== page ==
Over the past few months, I've discussed different platforms to help writers build their author platforms. These include Pinterest, Instagram, Twitter, and Podcasts. Today, I want to discuss another underrated social media platform that many writers aren’t taking advantage of - Youtube.
Therefore, I wanted to invite writer Bethany Atazadeh to the blog to answer a few questions and teach us a few things.
Note: This blog post will be styled as an interview.
J: As many of you guys are familiar with here on the blog, I’ve done a lot of tips and tricks for writers to build their author platform and their author brand. These include articles on Pinterest, Instagram, and Twitter. Recently, I also did an article on Podcasting with my CP. However, some readers also wanted to see an article on tips and tips for starting a YouTube channel and using it as an effective tool to build and market their author platform. Therefore, I wanted to invite Bethany Atazadeh onto the blog to provide us with some helpful advice.
Bethany welcome to the blog! I have about 10-12 questions that I’m dying to know the answers to. Ready to get started?
B: Let’s go for it!
J: Can you tell us a little bit about yourself and how long you’ve been writing?
B: Sure! I was a writing major in college, but only really got serious about it around the end of 2016. My entire department at work was laid off, but we had some notice plus severance pay, so I used a lot of that time to come back to the book I’d started in college, which is my debut novel, Evalene’s Number.
J: What made you decide to start a YouTube channel?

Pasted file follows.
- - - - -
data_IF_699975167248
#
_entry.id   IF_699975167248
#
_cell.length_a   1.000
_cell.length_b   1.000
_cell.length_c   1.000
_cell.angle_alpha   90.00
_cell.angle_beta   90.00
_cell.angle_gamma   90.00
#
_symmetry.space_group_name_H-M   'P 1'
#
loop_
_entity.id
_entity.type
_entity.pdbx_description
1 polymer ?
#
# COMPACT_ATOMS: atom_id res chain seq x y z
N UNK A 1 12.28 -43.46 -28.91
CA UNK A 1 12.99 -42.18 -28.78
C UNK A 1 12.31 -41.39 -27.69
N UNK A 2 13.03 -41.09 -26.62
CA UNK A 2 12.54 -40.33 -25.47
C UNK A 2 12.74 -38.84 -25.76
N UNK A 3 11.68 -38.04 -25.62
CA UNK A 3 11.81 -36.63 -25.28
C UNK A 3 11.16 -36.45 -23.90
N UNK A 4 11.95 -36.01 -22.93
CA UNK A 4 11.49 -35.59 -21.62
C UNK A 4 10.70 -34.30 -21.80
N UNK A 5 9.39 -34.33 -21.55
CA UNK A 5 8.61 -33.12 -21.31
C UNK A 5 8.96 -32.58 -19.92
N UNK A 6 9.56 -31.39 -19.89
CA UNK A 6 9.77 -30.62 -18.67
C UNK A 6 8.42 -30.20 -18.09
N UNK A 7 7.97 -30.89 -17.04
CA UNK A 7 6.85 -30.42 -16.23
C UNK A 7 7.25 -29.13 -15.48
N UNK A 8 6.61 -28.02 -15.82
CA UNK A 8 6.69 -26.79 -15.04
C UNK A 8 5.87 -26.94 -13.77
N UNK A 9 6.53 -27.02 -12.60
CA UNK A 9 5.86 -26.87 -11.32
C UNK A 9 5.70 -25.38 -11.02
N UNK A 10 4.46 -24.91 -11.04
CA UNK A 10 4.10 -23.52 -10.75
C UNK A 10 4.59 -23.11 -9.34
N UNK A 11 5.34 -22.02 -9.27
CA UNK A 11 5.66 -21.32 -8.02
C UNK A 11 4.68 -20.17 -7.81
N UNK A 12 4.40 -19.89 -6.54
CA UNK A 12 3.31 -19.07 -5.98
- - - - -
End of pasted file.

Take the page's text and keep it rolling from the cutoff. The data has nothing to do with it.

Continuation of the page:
B: When I discovered Authortube, it had such a HUGE impact on my author journey. I feel like it put me on the fast track, where I could skip a few steps because someone had been there before and paved the way. So now that I’ve gained so much experience, I want to also share what I’ve learned and hopefully help someone else in the same way.
J: And you’re doing just that! I loved the series you did on children’s books after you wrote The Confident Corgi!
What did it take to get started on YouTube? Did you need specific equipment or hardware? What would you recommend people starting out on YouTube purchase?
B: Thank you so much!! That was such a fun series!
Funny you ask, I didn’t purchase anything actually. I had my MacBook computer already, which comes with iMovie, but that’s it! Because my YouTube channel was originally for my music videos, I’d done a lot of editing in the past, so I just kind of jumped into it. Last month, I finally invested in an inexpensive microphone and a light.
The microphone is a Blue Snowball iCE Condenser Microphone, Cardioid – Black and the lights were a LimoStudio softbox lighting kit. I think they did wonders for my videos but definitely weren’t vital. A good window, daylight, and volume control make a huge difference too!
J: I’m curious. What made you switch from music to Authortube? Do you still do both? Do you think already having a platform on YouTube made it easier to do Authortube?
B: I haven’t switched, so much as just gradually stopped doing music videos over the years. When I met my now husband, I was all twitter-pated and had no time for making music videos. I also got a promotion at work at the time. Long story short, I just sort of stopped making videos a few years ago, with an occasional video here and there. I still enjoy doing music with my church worship team though!
To answer your second question, about platform, I’d say that it helped that I knew how to edit. That was a steep learning curve back when I did the music videos, but Authortube is a whole new animal and so is speaking on camera versus singing, so I’m still learning all the time!